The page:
“If HEB does have a near monopoly, they have certainly earned it,” he said. “They are the envy of their competitors.”
As much as 80% of Delta Produce’s business was through H-E-B, according to court documents.
The deal grew to include avocados and watermelons. Over the next decade, Delta Produce said it added more than $1.75 million in facility upgrades to handle H-E-B’s growing capacity for produce, and the exclusive sales deals were reiterated numerous times.
Delta Produce alleges it was approached by H.E. Butt competitors, including Bentonville, Ark.-based Wal-Mart Stores Inc., but it was told to refuse the business or else lose H-E-B.
Delta Produce declined an offer from a prospective buyer because H-E-B’s current produce director Hugh Topper said H-E-B would cease purchasing from Delta because the prospective buyer did business with Walmart, according to the lawsuit filing.
The filing says after several attempts to get the restriction lifted, Delta Produce reached an agreement to lift the restriction with Topper in early 2008, but “by the time H-E-B lifted the selling restriction, other retailers who might have otherwise purchased form Delta had established relationships with other sellers.”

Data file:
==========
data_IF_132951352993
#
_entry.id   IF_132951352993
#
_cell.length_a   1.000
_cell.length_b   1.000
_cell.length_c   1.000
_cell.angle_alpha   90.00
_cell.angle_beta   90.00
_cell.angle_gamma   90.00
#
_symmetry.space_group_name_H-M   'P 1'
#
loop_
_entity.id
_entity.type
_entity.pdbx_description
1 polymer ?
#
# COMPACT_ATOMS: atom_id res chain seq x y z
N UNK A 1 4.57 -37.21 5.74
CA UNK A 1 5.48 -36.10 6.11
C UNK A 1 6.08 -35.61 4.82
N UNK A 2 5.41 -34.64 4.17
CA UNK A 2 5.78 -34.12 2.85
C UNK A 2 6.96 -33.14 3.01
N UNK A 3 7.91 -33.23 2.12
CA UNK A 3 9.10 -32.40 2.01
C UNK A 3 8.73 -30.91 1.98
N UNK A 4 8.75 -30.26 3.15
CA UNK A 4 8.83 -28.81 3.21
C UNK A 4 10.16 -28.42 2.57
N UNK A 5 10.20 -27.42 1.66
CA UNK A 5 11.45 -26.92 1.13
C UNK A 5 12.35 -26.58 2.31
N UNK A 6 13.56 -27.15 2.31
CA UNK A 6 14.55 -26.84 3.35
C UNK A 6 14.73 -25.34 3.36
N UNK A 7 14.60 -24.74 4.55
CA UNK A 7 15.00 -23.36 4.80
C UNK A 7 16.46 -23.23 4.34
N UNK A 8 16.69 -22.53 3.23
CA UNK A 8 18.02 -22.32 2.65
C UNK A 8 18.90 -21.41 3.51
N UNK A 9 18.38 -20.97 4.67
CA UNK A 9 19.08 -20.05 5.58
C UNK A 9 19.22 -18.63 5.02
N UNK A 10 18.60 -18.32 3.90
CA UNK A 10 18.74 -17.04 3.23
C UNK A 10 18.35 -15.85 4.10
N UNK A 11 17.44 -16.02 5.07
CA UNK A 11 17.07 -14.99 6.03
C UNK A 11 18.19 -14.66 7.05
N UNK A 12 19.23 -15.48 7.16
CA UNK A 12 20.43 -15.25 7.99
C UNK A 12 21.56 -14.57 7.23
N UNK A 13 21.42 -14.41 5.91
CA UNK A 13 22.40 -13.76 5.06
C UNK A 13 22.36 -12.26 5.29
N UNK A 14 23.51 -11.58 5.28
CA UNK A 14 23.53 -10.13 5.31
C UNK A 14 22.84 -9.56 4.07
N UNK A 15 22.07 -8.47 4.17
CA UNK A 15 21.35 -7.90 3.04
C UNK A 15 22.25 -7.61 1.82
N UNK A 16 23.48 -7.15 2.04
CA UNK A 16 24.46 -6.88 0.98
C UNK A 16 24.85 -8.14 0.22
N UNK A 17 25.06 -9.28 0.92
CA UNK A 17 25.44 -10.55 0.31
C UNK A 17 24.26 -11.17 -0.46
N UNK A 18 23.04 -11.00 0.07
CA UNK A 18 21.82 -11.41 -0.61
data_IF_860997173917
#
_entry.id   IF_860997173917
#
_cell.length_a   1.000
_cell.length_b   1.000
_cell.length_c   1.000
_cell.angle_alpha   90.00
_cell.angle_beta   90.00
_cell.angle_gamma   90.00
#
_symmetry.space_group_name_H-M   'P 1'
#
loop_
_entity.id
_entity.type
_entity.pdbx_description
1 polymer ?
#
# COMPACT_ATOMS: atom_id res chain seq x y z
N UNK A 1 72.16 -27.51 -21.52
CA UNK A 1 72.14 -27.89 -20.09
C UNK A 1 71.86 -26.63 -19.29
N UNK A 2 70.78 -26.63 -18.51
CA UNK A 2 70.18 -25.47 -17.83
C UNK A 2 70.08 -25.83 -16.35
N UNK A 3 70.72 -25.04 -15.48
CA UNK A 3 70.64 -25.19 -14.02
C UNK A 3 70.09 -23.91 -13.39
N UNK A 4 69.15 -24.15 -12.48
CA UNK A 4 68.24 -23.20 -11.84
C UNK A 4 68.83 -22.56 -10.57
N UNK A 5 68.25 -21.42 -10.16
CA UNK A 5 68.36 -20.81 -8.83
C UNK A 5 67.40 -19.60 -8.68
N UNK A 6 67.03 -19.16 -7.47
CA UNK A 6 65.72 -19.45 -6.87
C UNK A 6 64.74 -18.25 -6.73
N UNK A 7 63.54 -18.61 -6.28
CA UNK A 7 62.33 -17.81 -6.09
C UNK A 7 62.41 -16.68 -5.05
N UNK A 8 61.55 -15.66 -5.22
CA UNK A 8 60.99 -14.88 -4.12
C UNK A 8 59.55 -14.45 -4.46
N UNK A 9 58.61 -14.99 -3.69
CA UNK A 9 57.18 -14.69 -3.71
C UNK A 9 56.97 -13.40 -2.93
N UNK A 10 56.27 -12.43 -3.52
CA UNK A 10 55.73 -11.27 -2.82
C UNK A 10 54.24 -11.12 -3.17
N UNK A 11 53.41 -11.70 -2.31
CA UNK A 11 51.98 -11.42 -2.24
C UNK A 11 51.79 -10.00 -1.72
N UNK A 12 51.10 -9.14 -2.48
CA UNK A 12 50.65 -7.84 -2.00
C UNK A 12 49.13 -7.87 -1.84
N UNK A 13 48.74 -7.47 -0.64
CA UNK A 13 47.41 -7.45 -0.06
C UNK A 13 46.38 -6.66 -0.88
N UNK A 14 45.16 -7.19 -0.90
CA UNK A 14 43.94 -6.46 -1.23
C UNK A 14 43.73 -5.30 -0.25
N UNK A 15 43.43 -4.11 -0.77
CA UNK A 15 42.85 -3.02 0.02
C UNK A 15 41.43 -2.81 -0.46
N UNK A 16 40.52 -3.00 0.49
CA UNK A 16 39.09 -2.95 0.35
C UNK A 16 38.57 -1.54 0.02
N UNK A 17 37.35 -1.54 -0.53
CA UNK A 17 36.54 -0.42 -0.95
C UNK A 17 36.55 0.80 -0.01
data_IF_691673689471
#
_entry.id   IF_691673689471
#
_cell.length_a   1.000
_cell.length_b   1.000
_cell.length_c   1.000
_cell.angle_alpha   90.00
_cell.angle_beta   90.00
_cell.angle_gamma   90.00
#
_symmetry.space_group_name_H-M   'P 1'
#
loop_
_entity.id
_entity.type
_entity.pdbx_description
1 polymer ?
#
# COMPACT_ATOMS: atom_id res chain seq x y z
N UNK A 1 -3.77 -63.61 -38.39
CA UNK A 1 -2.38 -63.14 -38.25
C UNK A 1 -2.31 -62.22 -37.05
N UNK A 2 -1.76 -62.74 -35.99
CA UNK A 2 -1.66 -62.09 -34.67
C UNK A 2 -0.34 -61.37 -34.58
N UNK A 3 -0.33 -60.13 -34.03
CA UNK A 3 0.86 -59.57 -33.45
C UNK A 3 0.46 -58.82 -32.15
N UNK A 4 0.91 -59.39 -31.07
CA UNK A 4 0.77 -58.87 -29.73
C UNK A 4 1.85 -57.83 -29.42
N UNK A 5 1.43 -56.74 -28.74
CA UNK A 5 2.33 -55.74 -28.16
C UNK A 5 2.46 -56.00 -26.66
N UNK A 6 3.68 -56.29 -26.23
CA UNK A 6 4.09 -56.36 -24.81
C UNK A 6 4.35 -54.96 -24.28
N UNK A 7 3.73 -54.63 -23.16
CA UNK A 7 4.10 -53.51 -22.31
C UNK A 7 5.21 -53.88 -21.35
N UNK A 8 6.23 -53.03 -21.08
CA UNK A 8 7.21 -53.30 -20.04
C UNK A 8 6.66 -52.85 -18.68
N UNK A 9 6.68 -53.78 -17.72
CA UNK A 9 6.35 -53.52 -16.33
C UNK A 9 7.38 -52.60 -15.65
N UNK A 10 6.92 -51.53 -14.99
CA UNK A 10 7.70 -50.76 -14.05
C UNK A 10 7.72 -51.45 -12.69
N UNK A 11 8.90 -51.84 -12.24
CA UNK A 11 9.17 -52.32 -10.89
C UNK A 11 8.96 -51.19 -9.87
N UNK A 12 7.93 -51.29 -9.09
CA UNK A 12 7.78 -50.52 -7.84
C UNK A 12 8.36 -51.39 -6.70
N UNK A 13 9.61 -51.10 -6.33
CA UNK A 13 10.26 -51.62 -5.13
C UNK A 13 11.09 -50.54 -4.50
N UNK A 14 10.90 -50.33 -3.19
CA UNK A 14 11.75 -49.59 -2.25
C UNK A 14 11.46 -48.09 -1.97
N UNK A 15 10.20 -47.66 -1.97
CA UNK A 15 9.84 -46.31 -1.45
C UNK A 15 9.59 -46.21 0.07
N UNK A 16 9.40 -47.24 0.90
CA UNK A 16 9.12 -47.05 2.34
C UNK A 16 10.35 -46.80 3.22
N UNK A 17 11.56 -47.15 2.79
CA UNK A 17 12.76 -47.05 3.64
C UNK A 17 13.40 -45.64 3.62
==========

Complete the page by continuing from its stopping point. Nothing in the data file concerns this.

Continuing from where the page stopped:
H.E. Butt issued a statement denying the claims, according to an article in the San Antonio Express-News.
The statement said, “H-E-B strongly disagrees that it is to blame for Delta’s poor performance and will vigorously contest Delta’s lawsuit. H-E-B is confident that after a full airing of the facts, Delta’s unproven assertions will be found meritless.”
H-E-B said in the statement Delta Produce couldn’t keep up with the changing market.
“Delta was a longtime supplier to H-E-B and H-E-B regrets that Delta has been unable to weather the recent economic downturn and changes taking hold in the produce marketplace.”
HEB did not return a request for comment.
Pulman said Delta Produce has about $8 million in assets and about $8 million in liabilities. The company hopes to reorganize and pay off the debts.
“If we can’t then assets will be sold and creditors should be paid,” he said. “We think there are enough physical assets, should we have to liquidate, the PACA creditors should be paid. People are interested in buying the facility.”
As of early January, three companies filed claims against Delta Produce and Superior Tomato-Avocado under the Perishable Agricultural Commodities Act:
• Willson Davis Co., San Antonio, for invoices between Oct. 24 and Dec. 23 totaling $481,058;
• Rio Bravo Produce Ltd. Co. LLC, Edinburg, Texas, for invoices between Oct. 24 and Dec. 27, totaling $71,191;
• Muller Trading Co. Inc., Libertyville, Ill., for a Dec. 16 invoice for $24,573.